Marine and Freshwater Research Marine and Freshwater Research Society
Advances in the aquatic sciences

Fish assemblages of an Australian dryland river: abundance, assemblage structure and recruitment patterns in the Warrego River, Murray–Darling Basin

Stephen R. Balcombe A E , Angela H. Arthington A , Neal D. Foster B , Martin C. Thoms C , Glenn G. Wilson D and Stuart E. Bunn A

A Cooperative Research Centre For Freshwater Ecology, Centre for Riverine Landscapes, Griffith University, Nathan, Qld 4111, Australia.

B New South Wales Department of Natural Resources, PO Box 550, Tamworth, NSW 2340, Australia.

C University of Canberra, ACT 2016, Australia.

D Murray–Darling Freshwater Research Centre, Goondiwindi, Qld 4390, Australia.

E Corresponding author. Email:

Marine and Freshwater Research 57(6) 619-633
Submitted: 8 February 2006  Accepted: 19 July 2006   Published: 31 August 2006


Fish in dryland rivers must cope with extreme variability in hydrology, temperature and other environmental factors that ultimately have a major influence on their patterns of distribution and abundance at the landscape scale. Given that fish persist in these systems under conditions of high environmental variability, dryland rivers represent ideal systems to investigate the processes contributing to and sustaining fish biodiversity and recruitment in variable environments. Hence, spatial and temporal variation in fish assemblage structure was examined in 15 waterholes of the Warrego River between October 2001 and May 2003. Fish assemblages in isolated waterholes were differentiated at the end of the dry 2001 winter but were relatively similar following high summer flows in January 2002 as a consequence of high hydrological connectivity among waterholes. Small, shallow waterholes supported more species and higher abundances than large-deep waterholes. Large, deep waterholes provided important refuge for large-bodied fish species such as adult yellowbelly, Macquaria ambigua, and the eel-tailed catfish, Tandanus tandanus. Recruitment patterns of bony bream (Nematalosa erebi), Hyrtl’s tandan (Neosilurus hyrtlii) and yellowbelly were associated with high flow events and backwater inundation; however recruitment of yellowbelly and bony bream was also evident following a zero-flow period. Departures from typical flood-induced seasonal spawning patterns may reflect opportunistic spawning behaviours appropriate to the erratic patterns of flooding and dry spells in dryland rivers.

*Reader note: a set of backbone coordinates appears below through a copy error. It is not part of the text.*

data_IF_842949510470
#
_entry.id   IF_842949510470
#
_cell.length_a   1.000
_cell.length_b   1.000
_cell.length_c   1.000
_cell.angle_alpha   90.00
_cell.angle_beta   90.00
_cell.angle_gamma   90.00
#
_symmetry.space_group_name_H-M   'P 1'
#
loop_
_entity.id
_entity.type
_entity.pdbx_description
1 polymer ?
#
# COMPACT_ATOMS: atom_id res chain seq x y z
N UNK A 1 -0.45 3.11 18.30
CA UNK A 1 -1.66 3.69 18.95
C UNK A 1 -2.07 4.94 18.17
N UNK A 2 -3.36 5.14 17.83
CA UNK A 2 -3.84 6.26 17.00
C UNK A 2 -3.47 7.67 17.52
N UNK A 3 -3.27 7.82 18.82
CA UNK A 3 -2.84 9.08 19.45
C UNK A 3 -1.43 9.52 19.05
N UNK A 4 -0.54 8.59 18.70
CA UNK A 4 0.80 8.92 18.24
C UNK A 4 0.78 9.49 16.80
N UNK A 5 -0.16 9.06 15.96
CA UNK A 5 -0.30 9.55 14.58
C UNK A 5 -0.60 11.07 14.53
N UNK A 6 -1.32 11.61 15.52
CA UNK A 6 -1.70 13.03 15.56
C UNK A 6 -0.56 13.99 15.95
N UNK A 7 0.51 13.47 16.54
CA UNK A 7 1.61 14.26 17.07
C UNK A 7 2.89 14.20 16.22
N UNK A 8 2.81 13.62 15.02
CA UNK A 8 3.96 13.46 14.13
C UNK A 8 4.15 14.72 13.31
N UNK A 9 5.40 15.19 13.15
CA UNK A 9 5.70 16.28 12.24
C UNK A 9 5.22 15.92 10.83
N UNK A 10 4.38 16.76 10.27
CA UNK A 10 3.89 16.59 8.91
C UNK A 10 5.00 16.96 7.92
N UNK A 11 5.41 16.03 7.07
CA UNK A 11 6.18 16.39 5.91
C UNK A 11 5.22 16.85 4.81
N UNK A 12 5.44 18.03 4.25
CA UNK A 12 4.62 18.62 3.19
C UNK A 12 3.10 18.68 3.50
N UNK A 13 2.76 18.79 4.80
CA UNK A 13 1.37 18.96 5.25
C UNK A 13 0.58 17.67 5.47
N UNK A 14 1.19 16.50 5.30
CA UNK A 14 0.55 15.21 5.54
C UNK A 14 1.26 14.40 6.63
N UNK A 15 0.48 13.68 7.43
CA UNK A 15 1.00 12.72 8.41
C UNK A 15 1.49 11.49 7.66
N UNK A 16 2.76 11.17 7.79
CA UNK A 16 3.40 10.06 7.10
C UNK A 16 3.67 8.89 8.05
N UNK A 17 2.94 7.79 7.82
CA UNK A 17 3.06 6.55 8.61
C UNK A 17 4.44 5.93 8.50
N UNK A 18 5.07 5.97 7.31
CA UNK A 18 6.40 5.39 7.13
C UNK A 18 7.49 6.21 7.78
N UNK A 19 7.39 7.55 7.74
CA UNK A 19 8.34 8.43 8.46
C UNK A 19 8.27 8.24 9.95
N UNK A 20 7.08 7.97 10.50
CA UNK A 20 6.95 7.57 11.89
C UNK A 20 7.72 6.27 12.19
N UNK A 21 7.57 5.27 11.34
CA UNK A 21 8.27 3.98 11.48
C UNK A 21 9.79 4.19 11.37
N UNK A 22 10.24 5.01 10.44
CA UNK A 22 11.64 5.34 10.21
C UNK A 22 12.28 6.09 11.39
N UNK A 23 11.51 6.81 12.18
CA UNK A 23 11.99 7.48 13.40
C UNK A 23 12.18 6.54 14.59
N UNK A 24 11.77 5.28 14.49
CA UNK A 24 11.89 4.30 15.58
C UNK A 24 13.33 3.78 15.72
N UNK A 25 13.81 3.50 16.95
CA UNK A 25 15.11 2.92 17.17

Extra keywords: alien species, connectivity, geomorphology, hydrology, refugia, spatial scale.


The authors would like to thank the various Dryland Refugia team members and volunteers who provided field support, and the following landholders for property access: Cecil Adcock, Gordon Cuff, Bill Fisher, Michael Gardiner, Hugh Miller, Ronald McIntosh, and John O’Sullivan. Our research was conducted under Queensland Fisheries Permit PRM00157K and Griffith University Animal Experimentation Ethics Committee permit AES/03/02.


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